Monday Mar 27

Belote-Poetry J.S. Belote lives in Richmond, Virginia.  He has been published in various journals and his chapbook Mixtape of the Unsaid was published earlier this year by Edwin E. Smith Publishing.

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Grief
 

 
Over the phone my dad described to me
how the skull felt
after his wife’s dog
got hit by the car.

He needed to tell someone.

Of what real use is consolation?

The microwave was beeping;
my soup was done.

He said they scrubbed the concrete clean
but you could still see the blood,
faint & orange.

The bowl was still too hot
to touch.

He said he could feel pieces
floating under the skin.

I folded a napkin up to hold the bowl,
walked slowly to the table.
From faraway it would seem
I was holding something valuable.

It died before they got to the vet.

Now they have a new dog named Denny.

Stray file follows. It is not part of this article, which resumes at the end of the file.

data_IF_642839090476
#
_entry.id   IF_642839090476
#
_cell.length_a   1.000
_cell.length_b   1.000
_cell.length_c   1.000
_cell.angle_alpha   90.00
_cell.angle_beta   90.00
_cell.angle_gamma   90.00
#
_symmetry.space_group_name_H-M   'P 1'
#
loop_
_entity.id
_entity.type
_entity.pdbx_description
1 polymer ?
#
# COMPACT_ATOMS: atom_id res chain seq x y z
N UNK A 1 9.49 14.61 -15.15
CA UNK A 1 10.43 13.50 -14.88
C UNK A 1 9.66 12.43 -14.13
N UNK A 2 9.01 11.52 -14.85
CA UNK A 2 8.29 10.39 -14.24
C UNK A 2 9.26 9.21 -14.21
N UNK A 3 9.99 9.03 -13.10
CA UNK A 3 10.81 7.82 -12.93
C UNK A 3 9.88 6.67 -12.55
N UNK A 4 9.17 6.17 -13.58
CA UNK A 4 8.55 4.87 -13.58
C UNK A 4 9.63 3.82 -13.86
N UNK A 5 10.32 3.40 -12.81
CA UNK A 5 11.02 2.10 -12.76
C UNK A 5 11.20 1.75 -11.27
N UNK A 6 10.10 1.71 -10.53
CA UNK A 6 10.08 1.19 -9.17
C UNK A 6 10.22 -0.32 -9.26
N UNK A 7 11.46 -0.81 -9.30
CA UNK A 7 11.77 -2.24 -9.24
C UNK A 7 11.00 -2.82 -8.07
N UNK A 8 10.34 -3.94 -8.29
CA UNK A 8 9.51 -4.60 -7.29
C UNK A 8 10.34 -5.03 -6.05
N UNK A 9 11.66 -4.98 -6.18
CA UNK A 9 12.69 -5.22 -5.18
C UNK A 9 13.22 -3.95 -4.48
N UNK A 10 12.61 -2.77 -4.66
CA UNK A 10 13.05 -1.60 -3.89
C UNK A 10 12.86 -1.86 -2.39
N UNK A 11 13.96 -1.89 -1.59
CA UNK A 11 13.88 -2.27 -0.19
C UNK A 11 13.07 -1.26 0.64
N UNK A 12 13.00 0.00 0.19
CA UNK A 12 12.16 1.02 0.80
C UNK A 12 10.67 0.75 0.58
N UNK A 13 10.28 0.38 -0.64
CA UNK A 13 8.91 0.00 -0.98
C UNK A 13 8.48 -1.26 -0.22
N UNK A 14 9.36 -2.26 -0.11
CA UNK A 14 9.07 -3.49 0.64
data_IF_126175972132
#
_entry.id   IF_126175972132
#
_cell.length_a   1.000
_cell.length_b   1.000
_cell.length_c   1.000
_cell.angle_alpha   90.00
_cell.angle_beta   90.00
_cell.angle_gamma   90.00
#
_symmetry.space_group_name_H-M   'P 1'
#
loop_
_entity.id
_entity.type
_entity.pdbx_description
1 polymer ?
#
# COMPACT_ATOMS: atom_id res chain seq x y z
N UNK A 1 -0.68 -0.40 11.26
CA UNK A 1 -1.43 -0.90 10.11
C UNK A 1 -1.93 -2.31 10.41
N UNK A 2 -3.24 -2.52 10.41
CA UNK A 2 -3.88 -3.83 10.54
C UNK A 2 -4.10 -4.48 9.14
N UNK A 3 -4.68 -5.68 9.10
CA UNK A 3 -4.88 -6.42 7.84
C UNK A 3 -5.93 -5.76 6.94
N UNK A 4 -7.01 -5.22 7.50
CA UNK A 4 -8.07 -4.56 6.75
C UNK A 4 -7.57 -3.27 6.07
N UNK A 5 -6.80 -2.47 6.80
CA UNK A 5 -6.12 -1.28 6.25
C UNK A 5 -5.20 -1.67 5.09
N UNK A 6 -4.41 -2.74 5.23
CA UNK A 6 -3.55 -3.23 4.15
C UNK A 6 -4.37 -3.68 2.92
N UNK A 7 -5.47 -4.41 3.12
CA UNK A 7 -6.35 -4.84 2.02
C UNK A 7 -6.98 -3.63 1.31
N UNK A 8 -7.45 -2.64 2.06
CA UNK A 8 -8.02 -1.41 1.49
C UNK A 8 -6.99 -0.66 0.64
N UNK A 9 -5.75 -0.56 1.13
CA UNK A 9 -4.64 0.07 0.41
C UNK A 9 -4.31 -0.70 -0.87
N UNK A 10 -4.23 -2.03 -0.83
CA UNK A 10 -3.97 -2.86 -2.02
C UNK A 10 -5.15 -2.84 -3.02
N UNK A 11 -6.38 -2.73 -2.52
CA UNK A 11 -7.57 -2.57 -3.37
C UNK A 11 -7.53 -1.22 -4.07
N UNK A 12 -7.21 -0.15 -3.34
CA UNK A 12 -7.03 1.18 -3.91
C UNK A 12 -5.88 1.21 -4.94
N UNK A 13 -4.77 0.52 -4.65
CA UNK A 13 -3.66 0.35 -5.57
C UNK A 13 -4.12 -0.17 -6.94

He is the same kind.





Moth



My throat narrowed when
I shouted down the corridor.

I sounded like a tied up animal.

I wasn’t embarrassed anymore.

My hands looked like crooked
doors, my feet walked on

last year’s violets; there was no

room behind my hands. Still, I
looked for the blue walls. Later,

a moth fell from

my body in the shower,
its small mouth closed.

It had no parables for me.

I brushed it toward the drain
with my foot.

There’s no church behind my hands.






Sculpture Study

for David Ferry



Here, hands seen through glass seem sculpted,
waving goodbye. The hands are on the outside
of the window. The glass is hard to see through,
old and softened as sea-glass. In some seasons
the yellow leaves come & splatter the window.
The hands hold their own shadows when they curl up.
When they hold the hands of another there is a shadow
between them that doesn’t go away. The hands keep waving
robotically goodbye. Before the earth goes
blank, let’s be honest with ourselves for once.